Tuesday of the 19th Week of the Year

Matt 18:1-5, 10, 12-14

The Greatest in the Kingdom

In today’s gospel the disciples ask who is the greatest in the Kingdom of Heaven. Jesus takes a child and says that unless they turn and become as this little child, they will not get into the Kingdom at all.

Actually this is a question of what a man aims at. William Barclay, in his commentary on this gospel passage says that, if a man aims at the fulfilment of personal ambition, the acquisition of personal power, the enjoyment of personal prestige, the exaltation of self, he is aiming at precisely the opposite of the Kingdom of Heaven; for to be a citizen of the Kingdom means the complete forgetting of self, the obliteration of self, the spending of self in a life which aims at service and not at power. So long as a man considers his own self as the most important thing in the world, his back is turned to the Kingdom; if he wants ever to reach the Kingdom, he must turn round and face in the opposite direction.

Jesus actually teaches us two things about becoming like little children and so become the greatest in God’s Kingdom. First, we must imitate children. It is because there are many lovely characteristics in a child like: the power to wonder; the power to forgive and to forget, even when adults and parents treat him unjustly as they so often do; the innocence, which, as Richard Glover beautifully says, brings it about that the child has only to learn, not to unlearn; only to do, not to undo. But the child has three great qualities which make him the symbol of those who are citizens of the Kingdom, according to William Barclay:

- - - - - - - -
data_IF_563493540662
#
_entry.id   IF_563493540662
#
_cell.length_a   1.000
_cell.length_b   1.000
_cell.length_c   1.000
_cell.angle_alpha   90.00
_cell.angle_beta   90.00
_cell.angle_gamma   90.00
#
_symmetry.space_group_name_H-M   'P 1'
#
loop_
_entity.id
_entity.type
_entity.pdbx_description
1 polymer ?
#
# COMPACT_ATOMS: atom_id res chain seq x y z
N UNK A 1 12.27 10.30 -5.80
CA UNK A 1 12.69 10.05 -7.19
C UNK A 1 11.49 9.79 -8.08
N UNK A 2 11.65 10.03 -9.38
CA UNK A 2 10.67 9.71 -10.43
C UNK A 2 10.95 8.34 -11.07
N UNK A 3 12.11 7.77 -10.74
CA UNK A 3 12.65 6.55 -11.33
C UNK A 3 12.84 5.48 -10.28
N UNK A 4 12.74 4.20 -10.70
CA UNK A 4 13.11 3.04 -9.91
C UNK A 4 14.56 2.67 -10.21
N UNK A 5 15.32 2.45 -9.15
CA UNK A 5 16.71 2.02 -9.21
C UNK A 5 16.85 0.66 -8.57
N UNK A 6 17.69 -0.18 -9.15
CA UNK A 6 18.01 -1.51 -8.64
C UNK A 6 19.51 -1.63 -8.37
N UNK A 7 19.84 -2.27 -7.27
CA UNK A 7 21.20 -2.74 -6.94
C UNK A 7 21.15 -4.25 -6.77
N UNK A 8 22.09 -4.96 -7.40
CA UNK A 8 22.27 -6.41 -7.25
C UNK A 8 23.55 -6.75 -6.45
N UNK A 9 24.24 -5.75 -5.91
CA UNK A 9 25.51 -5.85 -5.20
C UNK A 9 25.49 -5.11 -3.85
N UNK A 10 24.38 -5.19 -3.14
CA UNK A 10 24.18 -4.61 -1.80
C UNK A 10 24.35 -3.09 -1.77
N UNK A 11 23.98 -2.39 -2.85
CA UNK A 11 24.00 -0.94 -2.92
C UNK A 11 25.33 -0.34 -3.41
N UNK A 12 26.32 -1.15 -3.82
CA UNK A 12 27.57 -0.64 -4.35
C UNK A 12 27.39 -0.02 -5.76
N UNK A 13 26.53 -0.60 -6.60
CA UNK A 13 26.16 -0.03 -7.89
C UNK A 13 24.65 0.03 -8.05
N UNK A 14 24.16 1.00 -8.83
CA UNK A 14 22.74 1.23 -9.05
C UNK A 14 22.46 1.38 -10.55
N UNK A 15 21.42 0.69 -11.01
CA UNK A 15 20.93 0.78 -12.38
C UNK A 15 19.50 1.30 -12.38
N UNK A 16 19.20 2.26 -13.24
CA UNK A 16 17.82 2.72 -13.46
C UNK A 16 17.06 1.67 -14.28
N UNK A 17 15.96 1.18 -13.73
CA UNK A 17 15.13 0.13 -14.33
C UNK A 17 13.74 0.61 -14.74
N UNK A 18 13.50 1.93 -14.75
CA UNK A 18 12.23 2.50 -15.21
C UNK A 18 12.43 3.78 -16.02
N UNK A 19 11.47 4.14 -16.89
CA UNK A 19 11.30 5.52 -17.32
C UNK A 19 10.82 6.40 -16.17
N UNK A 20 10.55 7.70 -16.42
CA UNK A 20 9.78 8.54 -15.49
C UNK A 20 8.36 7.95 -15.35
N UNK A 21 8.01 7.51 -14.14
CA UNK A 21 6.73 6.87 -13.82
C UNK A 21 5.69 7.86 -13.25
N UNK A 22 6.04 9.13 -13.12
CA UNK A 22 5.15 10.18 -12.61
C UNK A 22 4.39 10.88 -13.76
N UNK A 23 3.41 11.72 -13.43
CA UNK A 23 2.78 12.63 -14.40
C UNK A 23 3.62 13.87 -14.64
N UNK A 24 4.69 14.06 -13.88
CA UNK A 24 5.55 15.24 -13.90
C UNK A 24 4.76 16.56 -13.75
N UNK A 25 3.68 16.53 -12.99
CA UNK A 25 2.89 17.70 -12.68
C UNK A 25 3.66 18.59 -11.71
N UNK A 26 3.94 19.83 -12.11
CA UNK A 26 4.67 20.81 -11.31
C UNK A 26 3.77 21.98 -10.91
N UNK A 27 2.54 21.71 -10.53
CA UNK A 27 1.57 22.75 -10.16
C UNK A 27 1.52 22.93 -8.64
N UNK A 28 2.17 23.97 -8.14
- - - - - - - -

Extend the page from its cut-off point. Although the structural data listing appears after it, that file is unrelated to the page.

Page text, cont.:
1) Child’s humility. A child does not wish to push himself forward or wishes prominence but be left in obscurity and to fade into the background. It is only as he grows up that his instinctive humility is left behind.

2) Child’s dependence. It is natural for a child to be dependent. For him he can never face life by himself. He is dependent on those who love him and care for him. For us if we accept the fact that we are dependent on God, then a new strength and a new peace would enter our lives.

3) Child’s trust. It is because the child is dependent and so he trusts his parents that his needs will be met. When we are children, we cannot buy our own food or our own clothes, or maintain our own home; yet we never doubt that we will be clothed and fed, and that there will be shelter and warmth and comfort waiting for us when we come home. When we are children we set out on a journey with no means of paying the fare, and with no idea of how to get to our journey’s end, and yet it never enters our heads to doubt that our parents will bring us safely there.

The humility of a child is the pattern of our behavior as Christians to one another and his dependence and trust are the pattern of our attitude towards God, the Father of all.

Second is we must be like children. Let us be ready to be dependent in God. We must imitate them, that is, let us humble ourselves and trustful to God and to one another.

But also let us turn from a present orientation to one that is characterized by childlike simplicity.

See Today’s Readings:  Year I,   Year II

OPTION  01,   02,   03,

This entry was posted in 043. Ordinary Weekdays 19. Bookmark the permalink.

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